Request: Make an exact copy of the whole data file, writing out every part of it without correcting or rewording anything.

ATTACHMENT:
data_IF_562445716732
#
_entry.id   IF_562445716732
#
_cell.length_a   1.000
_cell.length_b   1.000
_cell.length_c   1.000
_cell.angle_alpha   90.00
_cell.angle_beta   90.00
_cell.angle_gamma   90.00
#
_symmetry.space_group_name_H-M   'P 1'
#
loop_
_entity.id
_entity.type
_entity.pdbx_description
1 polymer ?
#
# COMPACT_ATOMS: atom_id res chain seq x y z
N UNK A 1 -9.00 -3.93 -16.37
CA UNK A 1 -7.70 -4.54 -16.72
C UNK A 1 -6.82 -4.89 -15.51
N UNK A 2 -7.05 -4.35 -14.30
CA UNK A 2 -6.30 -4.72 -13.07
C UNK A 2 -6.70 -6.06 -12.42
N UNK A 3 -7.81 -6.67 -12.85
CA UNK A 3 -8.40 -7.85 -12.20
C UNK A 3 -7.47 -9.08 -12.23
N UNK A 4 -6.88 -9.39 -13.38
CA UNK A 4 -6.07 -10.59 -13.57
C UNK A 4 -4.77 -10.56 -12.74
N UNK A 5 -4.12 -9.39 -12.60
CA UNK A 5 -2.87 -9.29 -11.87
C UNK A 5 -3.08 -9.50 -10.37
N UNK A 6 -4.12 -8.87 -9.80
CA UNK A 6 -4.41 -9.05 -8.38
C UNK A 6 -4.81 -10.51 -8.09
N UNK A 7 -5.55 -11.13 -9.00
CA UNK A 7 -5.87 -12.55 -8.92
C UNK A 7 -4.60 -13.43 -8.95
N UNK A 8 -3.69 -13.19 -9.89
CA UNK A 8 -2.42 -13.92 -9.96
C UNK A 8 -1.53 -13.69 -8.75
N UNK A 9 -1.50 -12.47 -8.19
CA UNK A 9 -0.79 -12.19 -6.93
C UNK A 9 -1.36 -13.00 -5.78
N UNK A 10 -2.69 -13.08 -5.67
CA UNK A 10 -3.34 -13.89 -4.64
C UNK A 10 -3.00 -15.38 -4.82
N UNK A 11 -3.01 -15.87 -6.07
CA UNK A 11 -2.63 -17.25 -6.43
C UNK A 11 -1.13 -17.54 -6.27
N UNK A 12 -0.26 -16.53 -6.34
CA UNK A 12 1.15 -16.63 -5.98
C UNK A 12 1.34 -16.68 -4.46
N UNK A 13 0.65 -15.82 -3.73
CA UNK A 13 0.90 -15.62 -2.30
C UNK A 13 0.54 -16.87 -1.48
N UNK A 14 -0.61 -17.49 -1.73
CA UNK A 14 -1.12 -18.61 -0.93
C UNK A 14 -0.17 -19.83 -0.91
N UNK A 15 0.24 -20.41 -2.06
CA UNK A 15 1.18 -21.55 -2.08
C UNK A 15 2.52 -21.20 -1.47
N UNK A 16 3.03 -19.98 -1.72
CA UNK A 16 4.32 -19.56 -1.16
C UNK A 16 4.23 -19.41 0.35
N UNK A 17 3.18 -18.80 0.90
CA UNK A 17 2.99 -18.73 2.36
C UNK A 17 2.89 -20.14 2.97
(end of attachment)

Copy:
data_IF_562445716732
#
_entry.id   IF_562445716732
#
_cell.length_a   1.000
_cell.length_b   1.000
_cell.length_c   1.000
_cell.angle_alpha   90.00
_cell.angle_beta   90.00
_cell.angle_gamma   90.00
#
_symmetry.space_group_name_H-M   'P 1'
#
loop_
_entity.id
_entity.type
_entity.pdbx_description
1 polymer ?
#
# COMPACT_ATOMS: atom_id res chain seq x y z
N UNK A 1 -9.00 -3.93 -16.37
CA UNK A 1 -7.70 -4.54 -16.72
C UNK A 1 -6.82 -4.89 -15.51
N UNK A 2 -7.05 -4.35 -14.30
CA UNK A 2 -6.30 -4.72 -13.07
C UNK A 2 -6.70 -6.06 -12.42
N UNK A 3 -7.81 -6.67 -12.85
CA UNK A 3 -8.40 -7.85 -12.20
C UNK A 3 -7.47 -9.08 -12.23
N UNK A 4 -6.88 -9.39 -13.38
CA UNK A 4 -6.07 -10.59 -13.57
C UNK A 4 -4.77 -10.56 -12.74
N UNK A 5 -4.12 -9.39 -12.60
CA UNK A 5 -2.87 -9.29 -11.87
C UNK A 5 -3.08 -9.50 -10.37
N UNK A 6 -4.12 -8.87 -9.80
CA UNK A 6 -4.41 -9.05 -8.38
C UNK A 6 -4.81 -10.51 -8.09
N UNK A 7 -5.55 -11.13 -9.00
CA UNK A 7 -5.87 -12.55 -8.92
C UNK A 7 -4.60 -13.43 -8.95
N UNK A 8 -3.69 -13.19 -9.89
CA UNK A 8 -2.42 -13.92 -9.96
C UNK A 8 -1.53 -13.69 -8.75
N UNK A 9 -1.50 -12.47 -8.19
CA UNK A 9 -0.79 -12.19 -6.93
C UNK A 9 -1.36 -13.00 -5.78
N UNK A 10 -2.69 -13.08 -5.67
CA UNK A 10 -3.34 -13.89 -4.64
C UNK A 10 -3.00 -15.38 -4.82
N UNK A 11 -3.01 -15.87 -6.07
CA UNK A 11 -2.63 -17.25 -6.43
C UNK A 11 -1.13 -17.54 -6.27
N UNK A 12 -0.26 -16.53 -6.34
CA UNK A 12 1.15 -16.63 -5.98
C UNK A 12 1.34 -16.68 -4.46
N UNK A 13 0.65 -15.82 -3.73
CA UNK A 13 0.90 -15.62 -2.30
C UNK A 13 0.54 -16.87 -1.48
N UNK A 14 -0.61 -17.49 -1.73
CA UNK A 14 -1.12 -18.61 -0.93
C UNK A 14 -0.17 -19.83 -0.91
N UNK A 15 0.24 -20.41 -2.06
CA UNK A 15 1.18 -21.55 -2.08
C UNK A 15 2.52 -21.20 -1.47
N UNK A 16 3.03 -19.98 -1.72
CA UNK A 16 4.32 -19.56 -1.16
C UNK A 16 4.23 -19.41 0.35
N UNK A 17 3.18 -18.80 0.90
CA UNK A 17 2.99 -18.73 2.36
C UNK A 17 2.89 -20.14 2.97